Pages 1-100
Pages 101-200
Pages 201-300
Pages 301-400
Pages 401-500
Pages 501-600
Pages 601-700
Pages 701-807



Part 2:
There are books I don't like.
There are books I loathe.

And then...
there's this book, which did its level best to drive me to drinking.

and I don't even like alcohol.



I wanted to like this. I wanted it to be as excellent as so many people insist it is. There are some books that I went into expecting them to be horrible, but this isn't one of them. Oh, my hopes were high here - it was recommended by a plethora of great authors, including the guys of Writing Excuses, who I absolutely love. Reviewers who I greatly respect rated it four and five stars and wrote at length about how awesome it was. Other people praised the book as "the greatest achievement of the fantasy genre so far" and Martin as "the greatest fantasy writer of all time".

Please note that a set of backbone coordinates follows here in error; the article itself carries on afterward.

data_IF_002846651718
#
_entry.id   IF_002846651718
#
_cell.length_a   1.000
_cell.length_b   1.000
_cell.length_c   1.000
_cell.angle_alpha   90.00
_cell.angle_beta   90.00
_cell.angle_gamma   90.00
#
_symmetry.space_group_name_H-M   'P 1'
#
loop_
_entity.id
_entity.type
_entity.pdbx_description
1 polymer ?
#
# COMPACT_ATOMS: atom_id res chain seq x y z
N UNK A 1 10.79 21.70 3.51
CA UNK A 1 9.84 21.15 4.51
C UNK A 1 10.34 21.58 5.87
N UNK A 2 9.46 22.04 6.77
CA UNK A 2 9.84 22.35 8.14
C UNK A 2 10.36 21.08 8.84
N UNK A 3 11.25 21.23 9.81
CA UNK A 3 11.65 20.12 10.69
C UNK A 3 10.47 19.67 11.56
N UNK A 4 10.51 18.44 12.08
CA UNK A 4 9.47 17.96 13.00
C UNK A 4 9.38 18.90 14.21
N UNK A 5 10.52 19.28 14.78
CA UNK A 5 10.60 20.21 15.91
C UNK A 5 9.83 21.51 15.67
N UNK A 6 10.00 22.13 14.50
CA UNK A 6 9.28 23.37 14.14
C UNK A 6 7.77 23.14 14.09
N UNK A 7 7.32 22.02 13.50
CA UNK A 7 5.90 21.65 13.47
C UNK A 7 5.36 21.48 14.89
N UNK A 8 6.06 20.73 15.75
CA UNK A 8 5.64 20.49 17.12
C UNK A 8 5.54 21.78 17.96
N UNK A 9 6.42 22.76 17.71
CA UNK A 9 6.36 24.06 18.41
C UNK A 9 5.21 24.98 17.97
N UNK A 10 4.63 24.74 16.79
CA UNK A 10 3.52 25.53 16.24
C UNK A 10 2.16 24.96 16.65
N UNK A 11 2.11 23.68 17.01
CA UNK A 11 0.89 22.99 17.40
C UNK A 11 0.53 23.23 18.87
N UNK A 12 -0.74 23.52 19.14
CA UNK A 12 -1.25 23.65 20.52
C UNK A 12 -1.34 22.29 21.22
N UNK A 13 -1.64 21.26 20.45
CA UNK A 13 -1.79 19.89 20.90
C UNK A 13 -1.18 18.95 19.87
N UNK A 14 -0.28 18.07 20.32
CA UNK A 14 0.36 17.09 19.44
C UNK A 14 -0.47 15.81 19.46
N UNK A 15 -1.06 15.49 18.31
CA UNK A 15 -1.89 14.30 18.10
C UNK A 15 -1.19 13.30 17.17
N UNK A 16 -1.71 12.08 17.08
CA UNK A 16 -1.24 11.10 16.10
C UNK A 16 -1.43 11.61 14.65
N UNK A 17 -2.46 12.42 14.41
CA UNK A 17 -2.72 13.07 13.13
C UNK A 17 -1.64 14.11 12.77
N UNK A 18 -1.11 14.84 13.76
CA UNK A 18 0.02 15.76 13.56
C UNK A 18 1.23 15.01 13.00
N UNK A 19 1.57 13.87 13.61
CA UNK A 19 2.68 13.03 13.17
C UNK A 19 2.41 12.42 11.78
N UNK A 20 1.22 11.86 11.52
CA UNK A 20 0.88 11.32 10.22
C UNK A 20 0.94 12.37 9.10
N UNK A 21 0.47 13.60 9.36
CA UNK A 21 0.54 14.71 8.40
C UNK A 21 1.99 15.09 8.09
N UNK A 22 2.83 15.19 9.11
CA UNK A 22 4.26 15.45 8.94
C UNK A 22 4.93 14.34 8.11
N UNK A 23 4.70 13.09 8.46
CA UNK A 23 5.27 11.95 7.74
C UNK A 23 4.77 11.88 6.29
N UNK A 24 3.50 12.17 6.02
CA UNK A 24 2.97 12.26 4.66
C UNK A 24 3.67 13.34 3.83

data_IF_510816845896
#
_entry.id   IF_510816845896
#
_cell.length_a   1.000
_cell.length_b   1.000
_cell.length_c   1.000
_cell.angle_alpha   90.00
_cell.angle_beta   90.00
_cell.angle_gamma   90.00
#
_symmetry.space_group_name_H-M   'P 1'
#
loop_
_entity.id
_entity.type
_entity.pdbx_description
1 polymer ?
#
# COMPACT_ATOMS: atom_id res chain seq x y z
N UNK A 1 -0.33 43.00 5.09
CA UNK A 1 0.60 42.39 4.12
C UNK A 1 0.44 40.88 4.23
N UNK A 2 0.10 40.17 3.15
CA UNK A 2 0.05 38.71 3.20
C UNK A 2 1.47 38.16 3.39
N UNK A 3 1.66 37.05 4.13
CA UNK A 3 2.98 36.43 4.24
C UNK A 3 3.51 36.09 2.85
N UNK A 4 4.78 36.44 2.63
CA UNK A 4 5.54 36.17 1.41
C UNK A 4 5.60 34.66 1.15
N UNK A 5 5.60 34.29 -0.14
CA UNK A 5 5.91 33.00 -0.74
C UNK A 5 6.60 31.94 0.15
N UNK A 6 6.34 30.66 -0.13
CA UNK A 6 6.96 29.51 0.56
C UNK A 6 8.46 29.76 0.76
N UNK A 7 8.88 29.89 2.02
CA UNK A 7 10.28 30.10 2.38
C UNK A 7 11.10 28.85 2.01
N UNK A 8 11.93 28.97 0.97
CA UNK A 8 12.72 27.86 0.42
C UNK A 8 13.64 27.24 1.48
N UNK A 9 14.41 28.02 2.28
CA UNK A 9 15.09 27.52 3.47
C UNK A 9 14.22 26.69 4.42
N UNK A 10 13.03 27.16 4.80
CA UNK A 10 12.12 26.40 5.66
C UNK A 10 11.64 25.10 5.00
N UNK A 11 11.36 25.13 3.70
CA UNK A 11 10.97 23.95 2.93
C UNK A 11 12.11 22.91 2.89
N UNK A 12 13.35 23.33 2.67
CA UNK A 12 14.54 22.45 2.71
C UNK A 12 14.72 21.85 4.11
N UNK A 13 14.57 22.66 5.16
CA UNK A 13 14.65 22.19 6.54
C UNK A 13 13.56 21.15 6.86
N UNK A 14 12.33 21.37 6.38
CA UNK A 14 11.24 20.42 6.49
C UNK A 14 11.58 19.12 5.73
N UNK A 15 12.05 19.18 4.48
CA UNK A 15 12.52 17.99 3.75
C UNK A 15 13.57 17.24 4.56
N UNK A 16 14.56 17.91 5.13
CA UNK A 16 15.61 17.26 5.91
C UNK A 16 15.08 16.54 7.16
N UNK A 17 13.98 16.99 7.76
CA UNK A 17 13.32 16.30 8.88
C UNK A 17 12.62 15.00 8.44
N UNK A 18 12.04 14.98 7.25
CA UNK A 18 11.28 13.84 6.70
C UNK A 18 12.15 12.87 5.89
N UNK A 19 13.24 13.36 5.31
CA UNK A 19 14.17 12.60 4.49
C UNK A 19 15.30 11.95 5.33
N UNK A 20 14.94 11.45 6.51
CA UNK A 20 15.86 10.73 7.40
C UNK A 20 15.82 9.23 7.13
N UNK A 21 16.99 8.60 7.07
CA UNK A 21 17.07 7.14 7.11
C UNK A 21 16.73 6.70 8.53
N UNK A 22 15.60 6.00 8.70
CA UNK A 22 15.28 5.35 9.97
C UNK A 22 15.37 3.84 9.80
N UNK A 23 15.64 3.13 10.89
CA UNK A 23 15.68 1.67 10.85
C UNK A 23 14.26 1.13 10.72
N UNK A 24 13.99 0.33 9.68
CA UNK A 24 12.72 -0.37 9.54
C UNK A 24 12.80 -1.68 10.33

It's those last two that are most important, I think, because I love the fantasy genre - always have, and hopefully always will. Fantasy is what got me into reading (well, Harry Potter, specifically) and it's been one of my mainstays for as long as I can remember. I bought this book in large part because it was so often touted as, if not always the greatest achievement of the genre, one of the major works of fantasy published in our time. Having recently read several works by Brandon Sanderson, all of which were innovative, highly readable, and deeply philosophical, I was excited to see what Martin (by all reports an even better writer than Sanderson) could do. I expected my mind to be blown, repeatedly, and to be faced with the challenge of writing a review for a book so staggeringly brilliant that I could hardly think straight after finishing it.

That is far, far, far from what I got.